For example, I saw an article this weekend about a couple allegedly refused service by a Dublin restaurant because they were gay. Yet the article failed even to mention the restaurant, far less get a comment from it – so how did the author know the story was true? There is a particular responsibility on the journalist there to do some basic research on the story before publication.

  • Ian James Parsley

    I don’t really see how it’s relevant. He was filmed saying what he said so, in that case, there isn’t even an “allegedly”!

  • Turgon

    Because when the whole of his comments were shown it was quite clear his comments were more nuanced.

    The comments originally broadcast looked much worse.

    That said one can hardly expect objectivity / accuracy from you Mr. Parsley or indeed Granni Trixie. Your comment Mr. Parsley can, possibly, be explained as ignorance.

    Granni Trixie’s is more difficult to explain since she commented on the piece where Mick published the full account. As such her question is, as she knows, highly disingenuous. At the very least it represents mendacious spinning.

  • Turgon

    Seeing as you commented on the blog where this issue was raised, I think you know full well.

  • If I may summarise,

    Twitter is not a reliable source.

    And neither, sometimes, are we…

    Sceptical, not cynical.

  • aquifer

    Our tribal media are toxic, feeding predjudice. Look in vain for Belfast Telegraph coverage of much beyond Newry or detail of Gaelic sports. The Belfast they write about is shrinking faster than their circulation.

  • Granni Trixie

    Many thanks.

  • Gingray
  • In Belfast

    I wouldn’t mind if translink and other businesses banned people in sportswear, branded or casual.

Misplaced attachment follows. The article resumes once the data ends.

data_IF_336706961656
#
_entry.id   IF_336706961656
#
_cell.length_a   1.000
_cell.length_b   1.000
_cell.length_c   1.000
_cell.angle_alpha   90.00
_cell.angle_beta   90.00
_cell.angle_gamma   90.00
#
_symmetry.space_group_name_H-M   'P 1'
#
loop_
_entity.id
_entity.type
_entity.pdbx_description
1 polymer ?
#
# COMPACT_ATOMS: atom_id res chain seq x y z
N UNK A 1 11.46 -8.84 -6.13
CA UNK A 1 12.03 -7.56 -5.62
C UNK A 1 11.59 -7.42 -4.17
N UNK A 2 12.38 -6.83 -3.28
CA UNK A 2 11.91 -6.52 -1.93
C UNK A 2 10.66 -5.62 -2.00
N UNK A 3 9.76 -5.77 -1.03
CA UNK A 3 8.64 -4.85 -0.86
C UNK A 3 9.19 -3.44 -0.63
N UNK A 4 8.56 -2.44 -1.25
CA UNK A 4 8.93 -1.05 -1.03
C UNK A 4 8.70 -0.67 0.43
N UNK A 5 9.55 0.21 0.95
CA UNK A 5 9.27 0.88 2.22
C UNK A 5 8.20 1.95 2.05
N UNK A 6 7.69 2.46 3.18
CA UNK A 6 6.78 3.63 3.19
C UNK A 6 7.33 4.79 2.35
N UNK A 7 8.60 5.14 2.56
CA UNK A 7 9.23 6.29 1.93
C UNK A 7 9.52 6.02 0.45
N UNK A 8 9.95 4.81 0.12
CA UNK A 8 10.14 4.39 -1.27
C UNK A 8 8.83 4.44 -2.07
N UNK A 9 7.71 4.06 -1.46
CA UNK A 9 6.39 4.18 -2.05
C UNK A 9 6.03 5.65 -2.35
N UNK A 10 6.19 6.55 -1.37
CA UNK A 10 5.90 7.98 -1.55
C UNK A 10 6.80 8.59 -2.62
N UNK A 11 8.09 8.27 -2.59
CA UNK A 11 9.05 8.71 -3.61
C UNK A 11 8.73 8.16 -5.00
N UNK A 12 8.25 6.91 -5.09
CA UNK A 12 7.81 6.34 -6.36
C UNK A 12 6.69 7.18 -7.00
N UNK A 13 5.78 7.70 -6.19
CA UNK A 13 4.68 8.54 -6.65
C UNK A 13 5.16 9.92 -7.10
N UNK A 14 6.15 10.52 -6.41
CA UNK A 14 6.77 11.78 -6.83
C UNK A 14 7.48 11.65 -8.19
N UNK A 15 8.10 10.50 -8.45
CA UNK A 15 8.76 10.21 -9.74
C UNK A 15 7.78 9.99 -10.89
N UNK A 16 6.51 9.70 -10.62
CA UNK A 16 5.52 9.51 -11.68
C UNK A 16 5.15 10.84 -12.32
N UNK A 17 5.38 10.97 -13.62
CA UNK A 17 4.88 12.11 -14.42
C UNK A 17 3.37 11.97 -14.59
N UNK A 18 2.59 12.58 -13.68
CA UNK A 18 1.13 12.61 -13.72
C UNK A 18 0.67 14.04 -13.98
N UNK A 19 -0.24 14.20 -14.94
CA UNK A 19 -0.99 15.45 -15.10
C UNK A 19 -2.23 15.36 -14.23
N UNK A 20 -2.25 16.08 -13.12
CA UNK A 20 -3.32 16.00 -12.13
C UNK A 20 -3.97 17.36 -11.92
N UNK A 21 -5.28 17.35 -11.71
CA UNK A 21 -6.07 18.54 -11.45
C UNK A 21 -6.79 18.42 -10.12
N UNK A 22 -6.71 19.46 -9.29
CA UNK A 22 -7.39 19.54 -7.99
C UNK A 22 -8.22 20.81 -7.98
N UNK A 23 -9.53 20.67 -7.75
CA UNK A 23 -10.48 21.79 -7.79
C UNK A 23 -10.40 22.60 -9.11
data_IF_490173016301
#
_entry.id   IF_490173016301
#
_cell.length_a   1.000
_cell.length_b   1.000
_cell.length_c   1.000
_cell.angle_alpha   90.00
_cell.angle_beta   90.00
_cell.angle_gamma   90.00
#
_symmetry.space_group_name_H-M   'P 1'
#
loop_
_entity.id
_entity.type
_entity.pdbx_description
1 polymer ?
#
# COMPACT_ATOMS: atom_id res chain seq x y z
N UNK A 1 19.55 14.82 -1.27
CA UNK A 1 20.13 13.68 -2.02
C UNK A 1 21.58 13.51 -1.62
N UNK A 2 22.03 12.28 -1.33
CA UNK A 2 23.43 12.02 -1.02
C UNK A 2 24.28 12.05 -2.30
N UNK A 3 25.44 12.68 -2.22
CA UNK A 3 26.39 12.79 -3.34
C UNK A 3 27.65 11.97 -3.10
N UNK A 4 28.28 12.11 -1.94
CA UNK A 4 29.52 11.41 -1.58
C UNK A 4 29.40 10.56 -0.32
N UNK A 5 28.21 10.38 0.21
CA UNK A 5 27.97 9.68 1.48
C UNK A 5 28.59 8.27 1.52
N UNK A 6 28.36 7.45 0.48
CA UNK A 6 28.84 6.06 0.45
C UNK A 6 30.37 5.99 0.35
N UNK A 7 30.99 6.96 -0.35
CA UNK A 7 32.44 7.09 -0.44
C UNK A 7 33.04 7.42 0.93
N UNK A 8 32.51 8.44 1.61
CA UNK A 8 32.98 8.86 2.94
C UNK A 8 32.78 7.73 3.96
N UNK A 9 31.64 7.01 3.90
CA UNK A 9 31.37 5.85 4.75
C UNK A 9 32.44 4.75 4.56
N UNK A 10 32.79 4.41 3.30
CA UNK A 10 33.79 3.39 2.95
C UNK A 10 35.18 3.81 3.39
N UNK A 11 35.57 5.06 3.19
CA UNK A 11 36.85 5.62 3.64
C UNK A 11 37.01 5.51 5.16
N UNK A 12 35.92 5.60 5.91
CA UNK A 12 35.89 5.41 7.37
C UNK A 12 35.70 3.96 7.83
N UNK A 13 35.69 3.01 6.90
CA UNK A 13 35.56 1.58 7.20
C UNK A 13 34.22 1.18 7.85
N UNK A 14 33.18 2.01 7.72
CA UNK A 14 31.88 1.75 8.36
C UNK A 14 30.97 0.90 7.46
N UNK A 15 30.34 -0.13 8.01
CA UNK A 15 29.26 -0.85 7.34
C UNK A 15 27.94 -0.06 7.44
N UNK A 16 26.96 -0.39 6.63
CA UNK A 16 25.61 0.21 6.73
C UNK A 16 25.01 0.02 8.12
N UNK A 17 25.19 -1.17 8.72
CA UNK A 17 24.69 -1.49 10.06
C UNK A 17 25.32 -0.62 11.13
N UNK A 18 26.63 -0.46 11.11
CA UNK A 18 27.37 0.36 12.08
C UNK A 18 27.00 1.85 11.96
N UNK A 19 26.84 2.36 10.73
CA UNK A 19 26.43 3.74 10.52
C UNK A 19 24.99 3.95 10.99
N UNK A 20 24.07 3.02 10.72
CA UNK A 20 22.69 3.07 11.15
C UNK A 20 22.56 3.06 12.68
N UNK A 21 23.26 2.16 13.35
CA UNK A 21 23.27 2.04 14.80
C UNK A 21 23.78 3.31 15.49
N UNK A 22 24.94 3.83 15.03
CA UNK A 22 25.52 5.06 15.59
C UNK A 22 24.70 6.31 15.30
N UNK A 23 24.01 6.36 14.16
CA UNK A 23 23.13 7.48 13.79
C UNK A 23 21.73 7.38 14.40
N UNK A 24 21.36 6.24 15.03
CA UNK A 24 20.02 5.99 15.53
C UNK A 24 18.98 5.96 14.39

It would make things nicer for us non-rowdies.

  • Kevin Breslin

    A public bus is probably crossing the line, I was at a charity football tournament, slightly hurt myself playing and basically needed one. Sportswear is fairly common casual wear for most people. Never had any problems with anyone in sportswear on a bus. I have had problems with drunken people in formal wear though.

  • In Belfast

    To be sure, I don’t know why we harp on about a good time in the city centre or the Dublin road at night. It’s swamped with people in all sorts of wear who are drunk and commuting in the morning involves dodging patches of glass/vomit.

  • The Nolan point was general as opposed to specific to the Translink story but definitely worth clarifying, many thanks.

  • It was – didn’t occur to me at all. Was thinking mainly of the Funderland, ‘I was turned away by a doorman for wearing an (insert club here) football shirt’-type stories.

  • Thank you – I genuinely believe media awareness should be taught in schools, it is isn’t already.

  • There are occasions when, in life, we are aware of a story personally and not just the headlines-version.

    I have never, ever come across an allegation-type story the ‘two sides to every story’ rule didn’t apply to.

  • And that’s the thing: organisations will often be very gracious and legally very restricted in their response.

    Meanwhile, in these types of story the supporters are allowed by the media to walk away, the organisation’s reputation damaged through no fault of their own and the flame-fanners left free to do the same thing again and again.

  • Croiteir

    Indeed – the hullabaloo attributing the death of Savita Halappanavar to lack of abortions being one case, Jim Wells another. And people are campaigning to lower libel/slander protection?

  • Absolutely, I think organisations can face down criticism at source and will gain a great deal of respect for doing so.

  • Croiteir

    And then of course the infamous cheque that never was which scuppered Sean Gallagher

  • Zeno

    “Look in vain for Belfast Telegraph coverage of much beyond Newry or detail of Gaelic sports.”

    Every County is covered in detail………..

    http://www.belfasttelegraph.co.uk/sport/gaa/tyrone/

    http://www.belfasttelegraph.co.uk/sport/gaa/armagh/

    http://www.belfasttelegraph.co.uk/sport/gaa/down/

    http://www.belfasttelegraph.co.uk/sport/gaa/fermanagh/

    etc etc

  • Granni Trixie

    I think many teachers of English do so – the subject lends itself to the curriculum plus kids can relate easily to stimulus taken from newspaper reporting,videos etc.

  • aquifer

    I stand corrected.

  • That’s great to hear, it seems important. In my pre-social media schooldays we were lectured by the history teacher about primary sources etc.

  • Zeno

    Thanks, I appreciate that. It may have been like that years ago.